October 22, 2018
KAMPALA, UGANDA — Two years ago, Fred Mugerwa says his wife tried to stab him with a knife, after he had confronted her about her infidelity.
“She used to come home late. I learned she had another man,” he says, looking down at a scar on the pinkie finger of his left hand, where he sustained an injury from the altercation. The father of four had suspicions long before the incident, he says, adding that his wife had thrown plates at him when they had argued in the past.
Hours after the late-night quarrel, Mugerwa moved out of his home and made a decision that many of his male friends wouldn’t have: He filed a report at his local police station, he says.
Nothing ever came of it.
But a support group for men who experience violence has allowed Mugerwa and his wife to repair their relationship, he says.
In recent years, Uganda’s authorities have stepped up to protect and support women who experience spousal violence, as more than half of the total female population has experienced spousal violence, according to 2016 government data. However, men subjected to physical and emotional violence in their homes say they have been left behind. Men’s Forum Against Domestic Violence Uganda (MFADVU), a local nonprofit, is trying to change that through its nationwide network of support groups.
According to the World Health Organization, one in five men worldwide will experience gender-based violence. According to the Uganda Demographic and Health Survey conducted in 2011, nearly 60 percent of Ugandan men ages 15 to 49 reported experiencing some form of physical violence, and 9 percent reported experiencing sexual violence.
Though women and young girls are most at risk of emotional abuse and physical and sexual assault, Lauben Muhabuzi, executive director of the nonprofit, says violence against men and boys occurs more often than people know. But many of the men experiencing violence are ashamed to go to the police or seek help, for fear of stigma.
“If a man walks to a police station and says, ‘I have been beaten by my wife,’ the police officers can even first laugh and then later ask you to make a statement,” Muhabuzi explains.
Setting up support groups in places such as churches and schools make it easier to offer the men the resources and services they need to heal, says Muhabuzi, who created MFADVU in 2014.
In 2016, 164 men experiencing physical, emotional and sexual violence received counseling in various support groups across the country. In 2017, 184 men received counseling, Muhabuzi says.
Mugerwa’s wife joined him at one of six MFADVU support groups in Kampala, Uganda’s capital, where they received counseling from the group leader.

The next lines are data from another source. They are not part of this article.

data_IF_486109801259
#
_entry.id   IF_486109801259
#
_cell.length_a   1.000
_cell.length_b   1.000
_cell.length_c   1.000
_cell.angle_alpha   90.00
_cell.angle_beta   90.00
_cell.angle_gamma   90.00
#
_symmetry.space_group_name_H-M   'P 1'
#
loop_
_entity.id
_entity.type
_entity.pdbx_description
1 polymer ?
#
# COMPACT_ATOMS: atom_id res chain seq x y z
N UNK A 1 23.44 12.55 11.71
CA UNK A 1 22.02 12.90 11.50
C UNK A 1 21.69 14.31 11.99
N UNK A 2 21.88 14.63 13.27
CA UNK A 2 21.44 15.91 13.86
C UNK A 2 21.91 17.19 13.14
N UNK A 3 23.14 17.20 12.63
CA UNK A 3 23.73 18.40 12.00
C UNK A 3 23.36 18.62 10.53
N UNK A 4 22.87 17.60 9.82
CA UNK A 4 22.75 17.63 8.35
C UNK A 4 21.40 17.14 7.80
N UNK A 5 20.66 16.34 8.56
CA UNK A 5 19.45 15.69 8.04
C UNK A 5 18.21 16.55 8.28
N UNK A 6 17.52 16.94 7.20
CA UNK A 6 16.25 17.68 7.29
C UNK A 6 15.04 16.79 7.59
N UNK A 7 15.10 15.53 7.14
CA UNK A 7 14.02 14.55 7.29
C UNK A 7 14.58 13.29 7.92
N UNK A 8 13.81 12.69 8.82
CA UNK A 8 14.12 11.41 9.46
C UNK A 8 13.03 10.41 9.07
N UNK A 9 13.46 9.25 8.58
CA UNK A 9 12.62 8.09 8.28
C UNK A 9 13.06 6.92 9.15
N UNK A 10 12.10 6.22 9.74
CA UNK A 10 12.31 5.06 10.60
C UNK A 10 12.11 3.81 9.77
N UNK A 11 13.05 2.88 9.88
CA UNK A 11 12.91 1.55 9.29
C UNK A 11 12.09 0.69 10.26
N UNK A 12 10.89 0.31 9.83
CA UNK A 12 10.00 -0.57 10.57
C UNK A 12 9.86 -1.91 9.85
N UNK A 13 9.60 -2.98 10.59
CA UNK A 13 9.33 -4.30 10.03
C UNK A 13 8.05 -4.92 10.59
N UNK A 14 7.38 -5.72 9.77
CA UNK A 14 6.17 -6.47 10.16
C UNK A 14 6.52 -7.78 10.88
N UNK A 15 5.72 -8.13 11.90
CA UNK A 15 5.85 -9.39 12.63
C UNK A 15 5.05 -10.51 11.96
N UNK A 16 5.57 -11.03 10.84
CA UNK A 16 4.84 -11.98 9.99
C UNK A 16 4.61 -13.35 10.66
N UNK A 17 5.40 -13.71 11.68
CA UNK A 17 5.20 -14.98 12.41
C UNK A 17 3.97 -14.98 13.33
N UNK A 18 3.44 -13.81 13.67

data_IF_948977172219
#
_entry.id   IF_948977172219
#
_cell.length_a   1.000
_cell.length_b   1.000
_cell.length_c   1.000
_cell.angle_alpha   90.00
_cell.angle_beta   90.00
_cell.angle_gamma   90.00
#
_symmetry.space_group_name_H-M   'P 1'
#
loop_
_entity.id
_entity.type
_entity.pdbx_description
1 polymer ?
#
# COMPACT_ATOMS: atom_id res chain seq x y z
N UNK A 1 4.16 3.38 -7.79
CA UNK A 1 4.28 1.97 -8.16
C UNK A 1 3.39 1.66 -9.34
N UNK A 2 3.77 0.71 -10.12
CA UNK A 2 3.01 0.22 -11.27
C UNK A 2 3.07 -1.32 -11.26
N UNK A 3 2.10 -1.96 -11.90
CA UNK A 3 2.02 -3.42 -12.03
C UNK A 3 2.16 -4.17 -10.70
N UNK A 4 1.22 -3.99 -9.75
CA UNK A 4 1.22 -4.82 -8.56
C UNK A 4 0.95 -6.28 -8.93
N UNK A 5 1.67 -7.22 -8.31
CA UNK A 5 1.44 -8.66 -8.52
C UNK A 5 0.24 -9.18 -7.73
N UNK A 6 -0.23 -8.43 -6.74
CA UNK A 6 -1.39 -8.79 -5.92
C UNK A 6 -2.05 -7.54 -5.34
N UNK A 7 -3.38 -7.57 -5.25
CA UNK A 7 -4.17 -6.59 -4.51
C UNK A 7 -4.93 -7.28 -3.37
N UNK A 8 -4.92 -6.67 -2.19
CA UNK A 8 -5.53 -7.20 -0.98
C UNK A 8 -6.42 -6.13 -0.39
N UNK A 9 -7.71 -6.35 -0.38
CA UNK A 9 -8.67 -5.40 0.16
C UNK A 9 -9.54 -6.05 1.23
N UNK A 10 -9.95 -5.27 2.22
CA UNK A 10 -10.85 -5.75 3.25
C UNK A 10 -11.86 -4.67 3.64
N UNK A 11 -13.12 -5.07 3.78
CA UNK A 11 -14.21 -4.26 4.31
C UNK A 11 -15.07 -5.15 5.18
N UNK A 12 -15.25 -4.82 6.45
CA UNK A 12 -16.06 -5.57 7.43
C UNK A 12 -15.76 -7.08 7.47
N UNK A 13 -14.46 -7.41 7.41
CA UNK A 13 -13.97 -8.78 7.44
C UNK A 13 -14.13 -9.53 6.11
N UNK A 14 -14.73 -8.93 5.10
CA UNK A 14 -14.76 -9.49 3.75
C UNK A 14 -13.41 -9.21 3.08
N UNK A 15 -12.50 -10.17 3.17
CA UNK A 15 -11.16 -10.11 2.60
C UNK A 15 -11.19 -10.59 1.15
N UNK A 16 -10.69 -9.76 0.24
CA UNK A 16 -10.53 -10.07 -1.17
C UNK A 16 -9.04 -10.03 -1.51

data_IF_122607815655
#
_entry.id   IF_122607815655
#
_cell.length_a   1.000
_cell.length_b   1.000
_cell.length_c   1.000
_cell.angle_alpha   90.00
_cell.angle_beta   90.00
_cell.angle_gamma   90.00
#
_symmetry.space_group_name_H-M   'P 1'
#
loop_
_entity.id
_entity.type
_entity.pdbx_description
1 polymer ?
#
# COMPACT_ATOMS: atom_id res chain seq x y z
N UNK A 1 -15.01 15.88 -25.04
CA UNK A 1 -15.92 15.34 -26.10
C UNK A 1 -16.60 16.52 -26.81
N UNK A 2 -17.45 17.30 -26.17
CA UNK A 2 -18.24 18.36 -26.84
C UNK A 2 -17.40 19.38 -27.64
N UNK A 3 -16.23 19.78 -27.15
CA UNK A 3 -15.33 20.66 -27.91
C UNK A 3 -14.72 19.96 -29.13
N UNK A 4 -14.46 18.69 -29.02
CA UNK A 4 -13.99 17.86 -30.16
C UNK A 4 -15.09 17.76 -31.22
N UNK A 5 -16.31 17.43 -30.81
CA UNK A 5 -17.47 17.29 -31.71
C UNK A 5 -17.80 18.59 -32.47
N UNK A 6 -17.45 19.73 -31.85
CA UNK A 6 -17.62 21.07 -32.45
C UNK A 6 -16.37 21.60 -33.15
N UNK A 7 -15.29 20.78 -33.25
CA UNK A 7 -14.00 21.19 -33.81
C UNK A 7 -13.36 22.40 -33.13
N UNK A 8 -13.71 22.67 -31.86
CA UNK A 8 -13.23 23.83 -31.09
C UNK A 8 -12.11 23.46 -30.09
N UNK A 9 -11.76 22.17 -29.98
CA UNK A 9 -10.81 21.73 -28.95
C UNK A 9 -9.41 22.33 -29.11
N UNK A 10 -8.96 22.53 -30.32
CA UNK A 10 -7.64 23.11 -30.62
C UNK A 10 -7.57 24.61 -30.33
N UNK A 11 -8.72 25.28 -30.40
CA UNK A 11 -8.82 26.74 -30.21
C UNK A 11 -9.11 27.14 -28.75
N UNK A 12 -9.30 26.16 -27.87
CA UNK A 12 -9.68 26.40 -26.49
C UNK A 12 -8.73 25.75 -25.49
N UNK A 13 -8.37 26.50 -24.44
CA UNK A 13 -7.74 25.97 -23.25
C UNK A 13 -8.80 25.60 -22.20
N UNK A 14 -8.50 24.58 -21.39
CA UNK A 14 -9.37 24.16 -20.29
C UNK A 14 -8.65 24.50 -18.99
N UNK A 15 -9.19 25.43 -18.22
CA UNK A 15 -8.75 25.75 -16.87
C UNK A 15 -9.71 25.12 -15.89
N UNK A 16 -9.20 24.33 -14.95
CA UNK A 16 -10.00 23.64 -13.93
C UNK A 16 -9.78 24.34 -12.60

Joseph Matovu belongs to another support group in Kampala. After 30 years of living with the mother of his son, he decided to marry the then-50-year-old in 2012. But he says their relationship turned sour months after the wedding when his wife, Esther Matovu, asked him to write his will and include a list of the properties he planned to leave behind for her and their son.
In Uganda, a woman can acquire users’ rights to land that her husband owns. Esther Matovu says her husband denied the request, which made her lose trust in him.
“Suppose he dies, and you find he had other children, and he has not left you with anything,” she says. But Joseph Matovu says he chose not to fulfill his wife’s request because he didn’t think it was the right time to do so.
Matovu says his son threatened kill him if he didn’t write the will and his wife became emotionally and physically abusive toward him.
Concerned for his safety, Matovu took off.
“I left the house with only a shirt and pants,” he says.
A year later, Matovu found out from a friend about MFADVU. As was the case with Mugerwa, Matovu’s wife agreed to go with her husband to weekly counseling sessions.
He says he was urged by the group leader and other members to write the will. He finally agreed to it, and he says he plans to leave land worth 1 billion Ugandan shillings ($262,545) for his wife and son, in the event of his death.
“We are now on good terms,” he says of his relationship with his wife and son, adding that he hopes to return home soon.
Muhabuzi has hopes of his own, too.
“This NGO should have more radio and television talks, so that men know where to go when they suffer violence at home,” he says. But resources are limited. The nonprofit runs on donations from local human rights advocates and membership dues. There are 30 members, Muhabuzi says, and each of them pays membership dues of 150,000 shillings ($39) each month.
Muhabuzi says he is approaching embassies to solicit funding for media advocacy.
Apophia Agiresaasi, GPJ, translated some interviews from Luganda.